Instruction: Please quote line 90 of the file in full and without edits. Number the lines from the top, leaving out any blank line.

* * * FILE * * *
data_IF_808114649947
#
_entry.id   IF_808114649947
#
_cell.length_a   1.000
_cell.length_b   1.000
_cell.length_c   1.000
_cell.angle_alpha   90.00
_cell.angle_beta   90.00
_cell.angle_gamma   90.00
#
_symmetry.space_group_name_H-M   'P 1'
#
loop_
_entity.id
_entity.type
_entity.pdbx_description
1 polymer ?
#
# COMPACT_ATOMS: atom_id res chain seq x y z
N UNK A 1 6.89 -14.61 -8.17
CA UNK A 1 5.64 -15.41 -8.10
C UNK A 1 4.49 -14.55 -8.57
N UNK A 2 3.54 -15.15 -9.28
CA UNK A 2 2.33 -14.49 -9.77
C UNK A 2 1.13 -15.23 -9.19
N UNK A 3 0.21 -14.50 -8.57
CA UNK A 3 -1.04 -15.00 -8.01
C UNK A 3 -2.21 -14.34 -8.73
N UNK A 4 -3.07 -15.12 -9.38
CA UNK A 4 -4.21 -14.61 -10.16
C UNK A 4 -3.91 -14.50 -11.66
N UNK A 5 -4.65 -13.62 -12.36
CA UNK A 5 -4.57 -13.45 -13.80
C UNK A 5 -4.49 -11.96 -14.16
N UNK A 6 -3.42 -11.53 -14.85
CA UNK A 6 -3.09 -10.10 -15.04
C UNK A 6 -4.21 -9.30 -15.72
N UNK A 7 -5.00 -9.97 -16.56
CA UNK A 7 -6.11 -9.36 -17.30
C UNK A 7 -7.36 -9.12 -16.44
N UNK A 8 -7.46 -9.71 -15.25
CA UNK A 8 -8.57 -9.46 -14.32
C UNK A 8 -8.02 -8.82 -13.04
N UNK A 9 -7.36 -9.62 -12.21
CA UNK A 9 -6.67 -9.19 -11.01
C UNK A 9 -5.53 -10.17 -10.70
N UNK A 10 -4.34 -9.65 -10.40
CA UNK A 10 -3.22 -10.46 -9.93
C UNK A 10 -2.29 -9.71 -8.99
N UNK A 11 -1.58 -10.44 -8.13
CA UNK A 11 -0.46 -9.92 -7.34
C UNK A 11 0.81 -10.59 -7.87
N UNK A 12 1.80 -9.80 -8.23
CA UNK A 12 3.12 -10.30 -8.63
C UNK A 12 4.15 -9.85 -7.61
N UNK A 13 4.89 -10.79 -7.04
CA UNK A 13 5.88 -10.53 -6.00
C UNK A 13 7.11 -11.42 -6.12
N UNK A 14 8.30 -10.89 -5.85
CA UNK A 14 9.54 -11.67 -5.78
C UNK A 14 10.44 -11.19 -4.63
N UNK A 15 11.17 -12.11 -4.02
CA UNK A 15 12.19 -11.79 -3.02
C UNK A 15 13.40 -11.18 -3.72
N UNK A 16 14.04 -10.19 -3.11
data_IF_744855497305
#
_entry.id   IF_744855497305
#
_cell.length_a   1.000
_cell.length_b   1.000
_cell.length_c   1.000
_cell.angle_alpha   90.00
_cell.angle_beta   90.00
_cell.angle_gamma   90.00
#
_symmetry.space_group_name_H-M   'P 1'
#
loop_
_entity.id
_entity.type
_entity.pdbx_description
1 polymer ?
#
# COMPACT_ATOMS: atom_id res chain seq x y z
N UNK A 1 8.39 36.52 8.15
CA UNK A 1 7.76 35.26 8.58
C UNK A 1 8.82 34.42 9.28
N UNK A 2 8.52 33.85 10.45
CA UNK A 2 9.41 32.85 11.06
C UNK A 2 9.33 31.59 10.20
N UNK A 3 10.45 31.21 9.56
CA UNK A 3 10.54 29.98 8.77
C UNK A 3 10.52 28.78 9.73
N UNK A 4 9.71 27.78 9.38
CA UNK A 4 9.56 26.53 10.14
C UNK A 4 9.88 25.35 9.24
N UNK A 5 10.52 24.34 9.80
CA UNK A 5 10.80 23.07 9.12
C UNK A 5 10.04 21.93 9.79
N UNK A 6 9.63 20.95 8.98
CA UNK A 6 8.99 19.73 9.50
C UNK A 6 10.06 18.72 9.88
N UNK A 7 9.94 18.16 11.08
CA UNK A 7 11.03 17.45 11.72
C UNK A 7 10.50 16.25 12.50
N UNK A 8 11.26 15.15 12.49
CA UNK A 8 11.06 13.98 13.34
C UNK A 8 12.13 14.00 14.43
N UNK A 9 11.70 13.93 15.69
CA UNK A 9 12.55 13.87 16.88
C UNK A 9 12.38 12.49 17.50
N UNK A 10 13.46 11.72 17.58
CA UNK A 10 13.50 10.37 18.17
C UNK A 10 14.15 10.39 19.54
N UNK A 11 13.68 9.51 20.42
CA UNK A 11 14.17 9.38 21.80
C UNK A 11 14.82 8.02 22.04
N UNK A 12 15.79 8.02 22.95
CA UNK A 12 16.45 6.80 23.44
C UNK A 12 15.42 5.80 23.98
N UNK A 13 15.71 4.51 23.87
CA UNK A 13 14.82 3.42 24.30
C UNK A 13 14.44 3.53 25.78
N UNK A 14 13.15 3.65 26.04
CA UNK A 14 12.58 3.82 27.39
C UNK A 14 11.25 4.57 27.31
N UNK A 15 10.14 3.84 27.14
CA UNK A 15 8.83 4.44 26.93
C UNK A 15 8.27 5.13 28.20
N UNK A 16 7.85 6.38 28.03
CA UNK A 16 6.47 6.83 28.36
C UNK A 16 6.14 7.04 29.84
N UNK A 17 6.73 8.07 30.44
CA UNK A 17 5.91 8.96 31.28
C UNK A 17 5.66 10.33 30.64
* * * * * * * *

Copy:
N UNK A 2 8.52 33.85 10.45